Post #5 - February 17th, 2008, 7:51 pm Post #5 - February 17th, 2008, 7:51 pm
    YourPalWill wrote:For the past couple of years, I've been making a habit of trying to eat a healthier diet with a few splurges on something high fat and or high sugar once a week.

    Many days, I make four courses of salads and proteins from the deli at Whole Foods. Edamame salad with carrots, garlic parsley and olive oil is quite tsty and delivers a wallop of soy protein. Sometimes, I'll opt for a salad of yellow curried Israeli couscous with chicken, onions and dried cranberry. Other times, I'll construct a big salad with chick peas, cheese and sesame seeds which I'll eat over the course of a few days.

    When I eat out, I like to look for places where I can find some lean protein and complex carbs in the form of green leafy veggies. I'm a weight lifter, so protein is important to me. Some of the places I visit are vegetarian, some are not. There are two many to go into great detail of each one. But, I have visited all of the following in the past year for healthy eating:

    Green Zebra for fine vegetarian dining
    Chicago Diner (not recommended)
    Soul Vegetarian East on 79th
    Alice and Friends
    New Heartland
    Victory's Banner in Roscoe Village (as much for the show as the food)
    Cousin's Vitality on Irving Park
    Handlebar in Bucktown
    Foodlife in Water Tower
    Lo Cal Corner in the Gold Coast
    Lakeside Cafe in Rogers Park
    Blind Faith Cafe in Evanston
    Boston Market for rotisserie chicken and steamed veggies


    Thank you will for your suggestions, Will.

    I have noticed after lurking here for several years that people aren't always interested in eating healthy when they go out. I can understand though since I also like my butter laden meals at many dining establishments. But I think that many people would benefit from eating some of their meals at the places you've mentioned.

    I guess Chicago isn't as health conscious as others cities, but I hope we can be in the future.
  • Post #6 - February 17th, 2008, 8:36 pm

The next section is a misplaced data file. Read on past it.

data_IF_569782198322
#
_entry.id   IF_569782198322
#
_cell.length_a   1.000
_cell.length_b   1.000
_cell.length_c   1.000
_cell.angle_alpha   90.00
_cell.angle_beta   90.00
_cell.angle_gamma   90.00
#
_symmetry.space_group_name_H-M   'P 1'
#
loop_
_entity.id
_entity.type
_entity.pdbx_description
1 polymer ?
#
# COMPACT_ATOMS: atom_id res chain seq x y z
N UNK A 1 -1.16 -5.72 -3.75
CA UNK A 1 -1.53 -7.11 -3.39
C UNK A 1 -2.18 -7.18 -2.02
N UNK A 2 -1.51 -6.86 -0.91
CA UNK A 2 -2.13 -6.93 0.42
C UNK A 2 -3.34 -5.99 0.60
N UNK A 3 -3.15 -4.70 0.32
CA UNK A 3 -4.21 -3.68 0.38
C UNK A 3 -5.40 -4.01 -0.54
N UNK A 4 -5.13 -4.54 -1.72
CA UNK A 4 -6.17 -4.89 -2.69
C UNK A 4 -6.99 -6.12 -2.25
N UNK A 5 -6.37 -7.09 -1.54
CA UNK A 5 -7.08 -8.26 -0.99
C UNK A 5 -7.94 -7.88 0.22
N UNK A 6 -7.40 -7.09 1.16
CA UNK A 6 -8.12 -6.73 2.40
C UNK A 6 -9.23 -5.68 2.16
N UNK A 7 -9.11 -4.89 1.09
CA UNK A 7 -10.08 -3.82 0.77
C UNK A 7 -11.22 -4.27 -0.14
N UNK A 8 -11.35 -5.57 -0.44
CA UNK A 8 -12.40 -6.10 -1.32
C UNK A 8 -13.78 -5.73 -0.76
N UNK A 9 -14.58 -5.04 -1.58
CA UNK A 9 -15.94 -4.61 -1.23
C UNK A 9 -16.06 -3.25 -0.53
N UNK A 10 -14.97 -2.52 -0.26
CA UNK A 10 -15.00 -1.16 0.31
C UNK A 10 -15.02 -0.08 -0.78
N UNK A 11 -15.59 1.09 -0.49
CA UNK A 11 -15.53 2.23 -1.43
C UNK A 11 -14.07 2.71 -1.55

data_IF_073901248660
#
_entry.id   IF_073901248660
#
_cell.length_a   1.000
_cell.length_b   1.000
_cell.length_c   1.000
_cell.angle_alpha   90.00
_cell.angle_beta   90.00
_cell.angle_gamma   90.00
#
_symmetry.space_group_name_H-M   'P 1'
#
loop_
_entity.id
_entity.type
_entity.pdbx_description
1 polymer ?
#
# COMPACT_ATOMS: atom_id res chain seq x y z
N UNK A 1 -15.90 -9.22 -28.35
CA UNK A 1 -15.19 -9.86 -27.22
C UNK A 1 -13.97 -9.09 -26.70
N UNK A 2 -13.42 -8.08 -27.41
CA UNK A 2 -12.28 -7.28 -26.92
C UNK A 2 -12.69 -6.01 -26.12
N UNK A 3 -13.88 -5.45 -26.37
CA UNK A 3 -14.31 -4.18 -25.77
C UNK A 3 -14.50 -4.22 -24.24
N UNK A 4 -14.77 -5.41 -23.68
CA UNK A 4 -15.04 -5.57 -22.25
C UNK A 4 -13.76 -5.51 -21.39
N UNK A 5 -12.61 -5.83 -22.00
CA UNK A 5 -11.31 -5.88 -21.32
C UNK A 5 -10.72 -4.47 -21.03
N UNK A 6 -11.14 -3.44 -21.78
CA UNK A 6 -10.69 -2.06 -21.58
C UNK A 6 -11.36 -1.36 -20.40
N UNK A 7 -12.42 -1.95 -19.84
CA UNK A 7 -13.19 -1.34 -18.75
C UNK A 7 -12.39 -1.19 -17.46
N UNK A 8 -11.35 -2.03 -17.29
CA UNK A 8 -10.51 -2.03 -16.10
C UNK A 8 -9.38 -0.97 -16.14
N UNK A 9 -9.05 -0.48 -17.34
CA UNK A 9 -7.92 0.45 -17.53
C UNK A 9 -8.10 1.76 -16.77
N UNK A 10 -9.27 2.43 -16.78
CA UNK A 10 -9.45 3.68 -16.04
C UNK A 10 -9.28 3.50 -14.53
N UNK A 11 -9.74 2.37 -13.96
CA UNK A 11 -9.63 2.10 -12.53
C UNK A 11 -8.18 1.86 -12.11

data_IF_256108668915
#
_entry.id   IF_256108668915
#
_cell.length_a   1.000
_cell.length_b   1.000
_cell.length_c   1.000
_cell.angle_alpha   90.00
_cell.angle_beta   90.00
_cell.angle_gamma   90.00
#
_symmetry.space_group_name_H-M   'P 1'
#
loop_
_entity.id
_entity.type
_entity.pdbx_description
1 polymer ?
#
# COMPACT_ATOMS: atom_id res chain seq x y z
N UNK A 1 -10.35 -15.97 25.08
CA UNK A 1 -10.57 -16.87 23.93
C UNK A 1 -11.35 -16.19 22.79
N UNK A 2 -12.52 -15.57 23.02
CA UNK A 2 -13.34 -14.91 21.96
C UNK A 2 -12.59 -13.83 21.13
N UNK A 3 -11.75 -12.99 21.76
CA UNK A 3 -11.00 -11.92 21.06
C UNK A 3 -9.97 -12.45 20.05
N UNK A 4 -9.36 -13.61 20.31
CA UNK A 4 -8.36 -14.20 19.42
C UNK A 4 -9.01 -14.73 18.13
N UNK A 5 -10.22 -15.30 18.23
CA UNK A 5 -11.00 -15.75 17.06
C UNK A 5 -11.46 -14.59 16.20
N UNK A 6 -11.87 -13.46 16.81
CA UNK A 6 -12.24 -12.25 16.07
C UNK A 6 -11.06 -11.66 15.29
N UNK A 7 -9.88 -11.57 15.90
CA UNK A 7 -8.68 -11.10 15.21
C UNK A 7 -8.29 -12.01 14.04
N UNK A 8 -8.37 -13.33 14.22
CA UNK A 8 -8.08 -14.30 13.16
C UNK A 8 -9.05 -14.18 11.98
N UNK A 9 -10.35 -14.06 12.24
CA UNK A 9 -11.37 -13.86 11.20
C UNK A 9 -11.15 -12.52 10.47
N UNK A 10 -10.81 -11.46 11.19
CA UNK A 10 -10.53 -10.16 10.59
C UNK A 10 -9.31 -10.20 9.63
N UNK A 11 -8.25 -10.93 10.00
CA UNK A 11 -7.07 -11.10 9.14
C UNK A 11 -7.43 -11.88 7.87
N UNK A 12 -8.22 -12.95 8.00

Post #6 - February 17th, 2008, 8:36 pm Post #6 - February 17th, 2008, 8:36 pm
    YourPalWill wrote:I have visited all of the following in the past year for healthy eating:

    Soul Vegetarian East on 79th


    Calling the food at Soul Vegetarian East "healthy" might be a stretch. :D
  • Post #7 - February 17th, 2008, 9:40 pm
    Post #7 - February 17th, 2008, 9:40 pm Post #7 - February 17th, 2008, 9:40 pm
    One pretty healthy meal would be pho, depending of course upon the meat chosen. It's not very fattening (assuming the broth has been well skimmed) and there's not much added fat. You also have the option of adding the usual vegetable accompaniments and you end up with a pretty filling meal. So head up to Argyle.

    And I'd also agree with the Japanese recommendation (mostly sushi), but don't forget about sukiyaki (requires minimal oil -- and can be prepared without oil) which you can always find at the very reasonably priced Sunshine Cafe, along with bottomless cups of green tea.

    And don't forget about the many good bbq places in town, where you can get a bbq chicken -- toss aside the skin of you want to be even healthier.
  • Post #8 - February 17th, 2008, 10:01 pm
    Post #8 - February 17th, 2008, 10:01 pm Post #8 - February 17th, 2008, 10:01 pm
    Wiseguy wrote:
    I guess I should have clarified that I'm looking for American food, not ethnic staples that we have all had for years here. And you're right, all of the things you've mentioned have traditional and nutritional value and are good for you. The thing is, when you just want a salad and a rotisserie chicken sandwich for less than $10, where can we go?

    Where's the simple places?


    I know you said "American" food, but if what you're looking for is an affordable salad and rotisserie chicken, I don't see how you could do much better than Semiramis or El Llano/ Brasa Roja.
  • Post #9 - February 17th, 2008, 10:04 pm
    Post #9 - February 17th, 2008, 10:04 pm Post #9 - February 17th, 2008, 10:04 pm
    Wiseguy wrote:I really appreciate the reply.

    I guess I should have clarified that I'm looking for American food, not ethnic staples that we have all had for years here. And you're right, all of the things you've mentioned have traditional and nutritional value and are good for you. The thing is, when you just want a salad and a rotisserie chicken sandwich for less than $10, where can we go?